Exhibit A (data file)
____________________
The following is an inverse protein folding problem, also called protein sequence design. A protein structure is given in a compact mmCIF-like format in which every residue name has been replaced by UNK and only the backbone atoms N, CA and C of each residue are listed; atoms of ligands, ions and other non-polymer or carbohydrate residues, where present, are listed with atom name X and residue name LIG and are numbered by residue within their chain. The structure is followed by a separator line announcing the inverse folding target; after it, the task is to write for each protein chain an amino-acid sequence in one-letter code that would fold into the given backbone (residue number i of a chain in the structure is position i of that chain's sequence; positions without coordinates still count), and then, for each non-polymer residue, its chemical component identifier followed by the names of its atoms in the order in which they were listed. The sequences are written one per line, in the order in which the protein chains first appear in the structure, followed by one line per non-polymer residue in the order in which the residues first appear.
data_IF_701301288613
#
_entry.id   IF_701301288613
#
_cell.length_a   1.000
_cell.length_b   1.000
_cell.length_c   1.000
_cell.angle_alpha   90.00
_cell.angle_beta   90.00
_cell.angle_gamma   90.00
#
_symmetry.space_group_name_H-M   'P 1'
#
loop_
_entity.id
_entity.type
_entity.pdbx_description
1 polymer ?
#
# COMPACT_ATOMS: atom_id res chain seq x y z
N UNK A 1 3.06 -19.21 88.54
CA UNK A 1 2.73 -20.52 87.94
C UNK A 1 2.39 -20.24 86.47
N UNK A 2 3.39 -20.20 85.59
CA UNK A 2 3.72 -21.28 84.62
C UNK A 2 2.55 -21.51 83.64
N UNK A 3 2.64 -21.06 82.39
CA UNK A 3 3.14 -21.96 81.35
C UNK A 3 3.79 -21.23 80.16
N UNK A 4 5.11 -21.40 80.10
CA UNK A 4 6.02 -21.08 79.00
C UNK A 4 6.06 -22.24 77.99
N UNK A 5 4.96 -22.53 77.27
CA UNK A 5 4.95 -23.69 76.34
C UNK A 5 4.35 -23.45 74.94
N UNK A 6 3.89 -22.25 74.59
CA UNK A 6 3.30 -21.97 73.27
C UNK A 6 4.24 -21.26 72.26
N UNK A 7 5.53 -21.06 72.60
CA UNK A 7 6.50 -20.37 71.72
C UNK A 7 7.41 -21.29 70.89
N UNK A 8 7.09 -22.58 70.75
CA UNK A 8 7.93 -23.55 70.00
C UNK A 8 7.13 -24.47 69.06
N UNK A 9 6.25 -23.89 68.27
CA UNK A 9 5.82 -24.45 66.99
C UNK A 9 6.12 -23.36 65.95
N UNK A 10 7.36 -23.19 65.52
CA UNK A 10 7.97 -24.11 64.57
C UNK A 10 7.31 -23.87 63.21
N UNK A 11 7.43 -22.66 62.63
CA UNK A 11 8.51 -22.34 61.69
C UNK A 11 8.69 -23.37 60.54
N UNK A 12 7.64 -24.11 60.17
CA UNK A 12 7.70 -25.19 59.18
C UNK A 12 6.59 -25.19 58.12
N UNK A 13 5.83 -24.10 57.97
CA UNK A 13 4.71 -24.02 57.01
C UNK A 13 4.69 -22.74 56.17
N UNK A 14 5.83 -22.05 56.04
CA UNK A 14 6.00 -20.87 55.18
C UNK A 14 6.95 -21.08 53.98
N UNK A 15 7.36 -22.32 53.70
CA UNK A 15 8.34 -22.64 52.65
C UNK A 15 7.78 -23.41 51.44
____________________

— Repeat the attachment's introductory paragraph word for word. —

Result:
The following is an inverse protein folding problem, also called protein sequence design. A protein structure is given in a compact mmCIF-like format in which every residue name has been replaced by UNK and only the backbone atoms N, CA and C of each residue are listed; atoms of ligands, ions and other non-polymer or carbohydrate residues, where present, are listed with atom name X and residue name LIG and are numbered by residue within their chain. The structure is followed by a separator line announcing the inverse folding target; after it, the task is to write for each protein chain an amino-acid sequence in one-letter code that would fold into the given backbone (residue number i of a chain in the structure is position i of that chain's sequence; positions without coordinates still count), and then, for each non-polymer residue, its chemical component identifier followed by the names of its atoms in the order in which they were listed. The sequences are written one per line, in the order in which the protein chains first appear in the structure, followed by one line per non-polymer residue in the order in which the residues first appear.